What’s cookin’? A stew! Stews (and stewing) are as old as cooking. A Roman cookbook published during the 4th century AD mentions stew; but most of us know of an even earlier reference to the dish, in the Biblical book of Genesis, which historians believe was written between 1410 and 1450 BC. As recorded in Genesis 25:27-34, an apparently extremely hungry Esau — who also was apparently extremely short-sighted — sold his Jewish birthright to his younger brother, Jacob — for a bowl of meat and lentil stew. Esau thereby gave up pretty much everything that counted in his culture, but hey, can we really blame him? After all, we’re talking about STEW here: a tender, savory mixture of meat, fish, or poultry, and assorted vegetables — cooked with a little water for an extended period over a low heat. Stewing foods means that the cook brings them to a slow boil, and then allows them to simmer. Meats and veggies stew in their own juices, allowing the flavors to truly blend and seep in. Meats are suffused with the aromatic flavors of spices and fresh veggies, such as onions, peas and carrots. Hungry yet? Well don’t forget that rich brown gravy that envelopes most stews! Mmmm!

There’s another definition of the verb STEW: to worry, to sulk or to fuss. And as with the culinary definition, performing this “action” yields similar results: a stew! In this sense, a stew means a state of agitation, uneasiness, or worry. Interestingly, the emotional “cooking” process is pretty much the same. A mixture of different, and often conflicting, thoughts and feelings fill our minds, and we allow these thoughts to simmer. For an extended period. Over a low heat, as our emotions come to a boil. The results of our stewing are that feelings of fear, hurt, doubt, and anger blend together and seep in — deeply! The results, however, are far from pleasing.

We’re all familiar with the idiom “to stew in one’s own juice”; but when we do this, negative thoughts and emotions penetrate deeper and deeper, the way spices penetrate and suffuse stewed beef. Hurts, when allowed to simmer in our hearts, can suffuse our attitude toward every situation and every one. Anger, after a long period of stewing, can lead to bitterness and an inability to forgive. When we allow worry to simmer in our thoughts, we eventually become nervous wrecks. And fear? Allow fear to simmer very long with your other emotions, and soon its horrid flavor will taint your entire outlook on life. In any of these scenarios, we’re essentially “cooking” our own hearts and minds, only this emotional stew doesn’t produce tender results.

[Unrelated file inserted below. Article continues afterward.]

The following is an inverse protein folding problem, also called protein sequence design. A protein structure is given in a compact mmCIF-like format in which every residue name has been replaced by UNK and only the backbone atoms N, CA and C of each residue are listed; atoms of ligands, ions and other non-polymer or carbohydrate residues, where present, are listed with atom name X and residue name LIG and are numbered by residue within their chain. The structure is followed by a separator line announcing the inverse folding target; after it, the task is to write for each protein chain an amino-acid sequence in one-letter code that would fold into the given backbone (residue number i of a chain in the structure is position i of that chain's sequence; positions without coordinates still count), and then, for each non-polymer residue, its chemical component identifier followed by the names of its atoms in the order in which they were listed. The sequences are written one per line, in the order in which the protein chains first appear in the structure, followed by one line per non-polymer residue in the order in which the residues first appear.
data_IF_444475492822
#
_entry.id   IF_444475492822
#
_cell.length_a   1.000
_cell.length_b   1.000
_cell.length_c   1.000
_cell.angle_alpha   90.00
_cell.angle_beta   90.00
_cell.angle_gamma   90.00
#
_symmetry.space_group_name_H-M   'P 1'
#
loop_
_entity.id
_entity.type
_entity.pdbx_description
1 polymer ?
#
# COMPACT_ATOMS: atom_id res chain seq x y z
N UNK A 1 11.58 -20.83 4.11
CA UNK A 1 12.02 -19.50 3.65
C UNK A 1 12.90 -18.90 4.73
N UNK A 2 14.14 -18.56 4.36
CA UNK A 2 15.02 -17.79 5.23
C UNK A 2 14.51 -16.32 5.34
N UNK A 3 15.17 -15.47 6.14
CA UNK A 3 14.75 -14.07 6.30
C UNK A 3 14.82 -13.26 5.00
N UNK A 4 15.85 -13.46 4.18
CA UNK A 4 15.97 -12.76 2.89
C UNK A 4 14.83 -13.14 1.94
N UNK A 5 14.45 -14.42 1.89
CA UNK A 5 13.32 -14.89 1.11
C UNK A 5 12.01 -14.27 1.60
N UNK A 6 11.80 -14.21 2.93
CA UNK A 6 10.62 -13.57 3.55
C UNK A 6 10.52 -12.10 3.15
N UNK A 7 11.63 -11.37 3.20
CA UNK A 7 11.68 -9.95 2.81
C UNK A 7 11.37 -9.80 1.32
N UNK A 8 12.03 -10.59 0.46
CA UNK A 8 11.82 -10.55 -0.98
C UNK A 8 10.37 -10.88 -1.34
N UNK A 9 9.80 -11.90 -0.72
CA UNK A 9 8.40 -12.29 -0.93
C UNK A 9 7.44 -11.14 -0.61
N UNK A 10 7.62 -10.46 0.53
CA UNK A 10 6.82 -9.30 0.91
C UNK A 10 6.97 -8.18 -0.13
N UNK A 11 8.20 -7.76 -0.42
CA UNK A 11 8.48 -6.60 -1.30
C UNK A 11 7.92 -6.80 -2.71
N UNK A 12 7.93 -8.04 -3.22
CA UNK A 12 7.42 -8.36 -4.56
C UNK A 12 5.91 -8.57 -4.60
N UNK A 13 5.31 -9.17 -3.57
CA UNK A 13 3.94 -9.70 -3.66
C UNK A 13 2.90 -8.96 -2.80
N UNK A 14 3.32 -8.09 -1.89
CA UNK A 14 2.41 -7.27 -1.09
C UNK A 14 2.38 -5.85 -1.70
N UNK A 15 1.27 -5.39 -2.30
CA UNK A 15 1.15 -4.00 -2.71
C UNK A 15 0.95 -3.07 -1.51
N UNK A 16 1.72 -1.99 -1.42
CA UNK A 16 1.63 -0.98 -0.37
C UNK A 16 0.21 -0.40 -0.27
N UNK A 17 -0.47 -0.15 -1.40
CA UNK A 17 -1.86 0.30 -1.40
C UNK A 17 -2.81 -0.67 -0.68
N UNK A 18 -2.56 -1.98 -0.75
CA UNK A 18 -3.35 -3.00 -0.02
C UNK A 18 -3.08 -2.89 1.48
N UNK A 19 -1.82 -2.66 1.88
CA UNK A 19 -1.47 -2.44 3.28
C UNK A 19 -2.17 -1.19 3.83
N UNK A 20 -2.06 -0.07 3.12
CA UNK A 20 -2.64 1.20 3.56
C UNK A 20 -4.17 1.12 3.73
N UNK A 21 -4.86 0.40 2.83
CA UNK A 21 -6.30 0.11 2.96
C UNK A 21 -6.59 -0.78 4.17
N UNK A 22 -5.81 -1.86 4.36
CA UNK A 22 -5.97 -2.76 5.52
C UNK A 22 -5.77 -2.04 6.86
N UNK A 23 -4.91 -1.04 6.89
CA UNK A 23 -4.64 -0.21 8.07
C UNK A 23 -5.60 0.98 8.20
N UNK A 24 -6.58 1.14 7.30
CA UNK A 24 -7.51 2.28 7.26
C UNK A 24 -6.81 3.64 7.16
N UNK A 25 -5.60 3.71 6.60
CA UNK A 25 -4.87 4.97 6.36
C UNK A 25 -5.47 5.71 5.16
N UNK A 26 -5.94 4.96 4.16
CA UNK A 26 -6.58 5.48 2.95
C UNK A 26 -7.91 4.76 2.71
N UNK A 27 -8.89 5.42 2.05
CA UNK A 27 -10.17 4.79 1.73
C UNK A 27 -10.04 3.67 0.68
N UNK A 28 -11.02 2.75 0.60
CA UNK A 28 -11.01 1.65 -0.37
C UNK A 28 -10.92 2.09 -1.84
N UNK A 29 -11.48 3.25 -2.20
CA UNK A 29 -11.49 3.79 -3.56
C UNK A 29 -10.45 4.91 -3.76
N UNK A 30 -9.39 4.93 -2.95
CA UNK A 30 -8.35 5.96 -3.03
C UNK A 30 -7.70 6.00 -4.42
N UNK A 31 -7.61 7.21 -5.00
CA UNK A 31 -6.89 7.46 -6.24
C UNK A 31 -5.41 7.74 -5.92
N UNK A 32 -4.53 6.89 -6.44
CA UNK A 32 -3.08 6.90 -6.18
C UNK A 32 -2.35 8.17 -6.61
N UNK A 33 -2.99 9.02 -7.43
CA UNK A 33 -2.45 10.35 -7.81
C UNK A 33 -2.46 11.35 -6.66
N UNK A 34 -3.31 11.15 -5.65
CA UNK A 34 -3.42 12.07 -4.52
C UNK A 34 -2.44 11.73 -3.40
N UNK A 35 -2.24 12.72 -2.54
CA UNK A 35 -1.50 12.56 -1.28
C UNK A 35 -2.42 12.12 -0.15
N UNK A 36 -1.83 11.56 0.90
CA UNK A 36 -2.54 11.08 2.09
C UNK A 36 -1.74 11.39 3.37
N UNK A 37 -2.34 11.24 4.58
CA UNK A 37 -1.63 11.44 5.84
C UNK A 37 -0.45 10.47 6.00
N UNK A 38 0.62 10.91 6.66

God doesn’t want us stewing over stuff. That’s why he admonishes us to take several important steps. For instance, are you mad about something? Are you upset with someone? “Don’t sin by letting anger control you. Don’t let the sun go down while you are still angry.” (Ephesians 4:26 NLT) Meaning: resolve your issues and/or turn the situation over to God, trusting Him to heal your hurts. In other words, get over it before the day is done, so that you can move forward.

Are you facing big problems or issues that have you worried? “Don’t worry about anything; instead, pray about everything. Tell God what you need, and thank him for all he has done.” (Philippians 4:6 NLT) Hey, this verse says it all. Besides, worrying accomplishes nothing but a sour stomach.

Fearful? “Don’t be afraid, for I am with you. Don’t be discouraged, for I am your God. I will strengthen you and help you. I will hold you up with my victorious right hand.” (Isaiah 41:10 NLT) “For God has not given us a spirit of fear and timidity, but of power, love, and self-discipline.” (2 Timothy 1:7 NLT)

Has someone hurt you? “Bless those who persecute you. Don’t curse them; pray that God will bless them.” (Roman 12:14 NLT) Stop stewing, before all the wrong juices seep into your soul. “Watch out that no poisonous root of bitterness grows up to trouble you, corrupting many.” (Hebrews 12:15 NLT)